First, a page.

The last word in miracles. (Photo: Vezoy/WikiCommons CC BY-SA 3.0)

Of all the legendary hucksters, grifters, and con men throughout American history, there is perhaps none more brazen than Curtis Howe Springer. In 1969, the American Medical Association, not a group prone to wacky turns of phrase, dubbed Springer “King of the Quacks.” Springer’s entire life was a combination of wild lies, get-rich-quick schemes, and bizarre ploys.

But perhaps his crowning achievement is a town in California that still stands: Zzyzx, in the Mojave Desert.

Springer was born in 1896 in Birmingham, Alabama, which is one of the last objectively true facts about his early life we can confirm. He may or may not have served in World War I as a boxing instructor, may or may not have preached against the scourge of alcohol for William Jennings Bryan, may or may not have worked at a school in Florida and may or may not have attended college in Chicago. By the 1930s, Springer began touring the United States, with his base in Chicago, giving lectures.

Would you trust this man? (Photo: Wikimedia Commons)

Springer usually gave himself whatever advanced degrees he felt sounded best at the time, from MD to Ph.D to ND. None seem to have been accurate, which is easily proven because the institutions that supposedly issued these degrees did not, for the most part, exist. He claimed to represent “The National Academy,” “Westlake West Virginia College,” and, perhaps best of all, “The Springer School of Humanism.” (Let’s take a moment and reflect on the cojones to not only give yourself a false honorific but also to insist it was issued by a school that doesn’t exist that you have named after yourself.)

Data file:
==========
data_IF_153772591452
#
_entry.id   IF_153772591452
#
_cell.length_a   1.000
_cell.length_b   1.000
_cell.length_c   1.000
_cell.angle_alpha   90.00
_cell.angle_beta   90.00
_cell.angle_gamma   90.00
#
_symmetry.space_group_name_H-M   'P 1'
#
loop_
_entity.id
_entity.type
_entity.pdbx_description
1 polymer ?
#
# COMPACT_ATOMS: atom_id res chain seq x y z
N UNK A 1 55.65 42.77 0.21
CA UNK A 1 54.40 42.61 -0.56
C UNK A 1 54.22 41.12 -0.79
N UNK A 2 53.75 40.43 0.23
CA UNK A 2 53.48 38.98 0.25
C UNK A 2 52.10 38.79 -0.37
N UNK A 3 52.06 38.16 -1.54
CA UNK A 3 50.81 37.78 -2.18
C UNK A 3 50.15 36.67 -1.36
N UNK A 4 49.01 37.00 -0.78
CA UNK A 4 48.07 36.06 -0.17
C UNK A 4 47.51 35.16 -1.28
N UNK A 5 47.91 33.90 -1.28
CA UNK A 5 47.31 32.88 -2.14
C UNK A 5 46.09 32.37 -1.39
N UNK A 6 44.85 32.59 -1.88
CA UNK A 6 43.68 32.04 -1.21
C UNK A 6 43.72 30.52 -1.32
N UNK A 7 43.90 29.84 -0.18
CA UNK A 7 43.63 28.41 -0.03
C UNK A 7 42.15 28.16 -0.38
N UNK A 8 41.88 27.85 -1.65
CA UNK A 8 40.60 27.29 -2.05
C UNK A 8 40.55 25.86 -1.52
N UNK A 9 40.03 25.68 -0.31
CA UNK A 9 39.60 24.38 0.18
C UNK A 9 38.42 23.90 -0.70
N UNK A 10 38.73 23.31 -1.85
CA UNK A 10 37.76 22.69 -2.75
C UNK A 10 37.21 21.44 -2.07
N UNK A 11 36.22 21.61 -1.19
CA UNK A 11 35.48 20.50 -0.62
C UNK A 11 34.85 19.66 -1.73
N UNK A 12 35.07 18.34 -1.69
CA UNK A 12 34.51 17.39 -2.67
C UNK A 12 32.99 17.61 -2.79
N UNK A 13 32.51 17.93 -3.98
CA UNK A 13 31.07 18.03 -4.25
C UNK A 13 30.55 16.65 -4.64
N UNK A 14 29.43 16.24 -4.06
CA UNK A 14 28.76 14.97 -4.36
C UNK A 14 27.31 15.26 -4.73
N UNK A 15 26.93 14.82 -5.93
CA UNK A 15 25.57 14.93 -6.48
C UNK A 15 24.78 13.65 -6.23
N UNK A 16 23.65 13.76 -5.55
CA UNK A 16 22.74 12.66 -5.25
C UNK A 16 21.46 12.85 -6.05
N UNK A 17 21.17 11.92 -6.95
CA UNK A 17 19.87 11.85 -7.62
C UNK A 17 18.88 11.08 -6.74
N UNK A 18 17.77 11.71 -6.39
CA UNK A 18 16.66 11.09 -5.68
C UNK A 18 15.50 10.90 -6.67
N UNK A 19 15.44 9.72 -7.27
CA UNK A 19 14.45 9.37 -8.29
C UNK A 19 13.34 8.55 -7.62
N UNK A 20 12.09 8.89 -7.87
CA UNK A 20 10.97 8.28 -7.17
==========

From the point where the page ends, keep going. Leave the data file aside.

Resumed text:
Starting in the mid-1930s, Springer began doing sort of vague Christian-ish speeches on radio. The first radio station at which he applied reported him to the American Medical Association for being a crazy liar. By 1936, the AMA had issued an entire paper debunking any possible claim Springer might have to any training or degrees of any sort. (The paper had the excellent title of “Nostrums and Quackery and Pseudo-Medicine.”) It doesn’t seem to have mattered much; Springer got a job at another radio station in Chicago, then moved to Pittsburgh, where his radio career took off.

His radio pronouncements were bonkers. Some Christian stuff, some political stuff (he liked FDR), and some shilling for his miracle cures, which almost exclusively took the form of beverages. A common refrain was that following his advice and imbibing his cures would make anyone “internally, externally, and eternally clean.” After a few initial failures, he eventually found a location to create a health spa to more thoroughly hawk his wares: an oasis/swamp in the Mojave Desert.

Verandah of Zzyzx Mineral Springs and Health Spa

Veranda of Zzyzx Mineral Springs and Health Spa. (Photo: Jitze Couperus/flickr)

Springer was at this point touting himself as “the last of the old-time medicine men,” which is not too far off, really. He filed a mining claim on 12,800 acres in the Mojave, which legally would give him the right to mine for whatever he wanted and to keep the proceeds, but which did not give him ownership of the land. Weird U.S., a publication tracking the strangest stories throughout the country, has written extensively about Springer, and makes it clear that at no point did he entertained the idea of actually mining anything.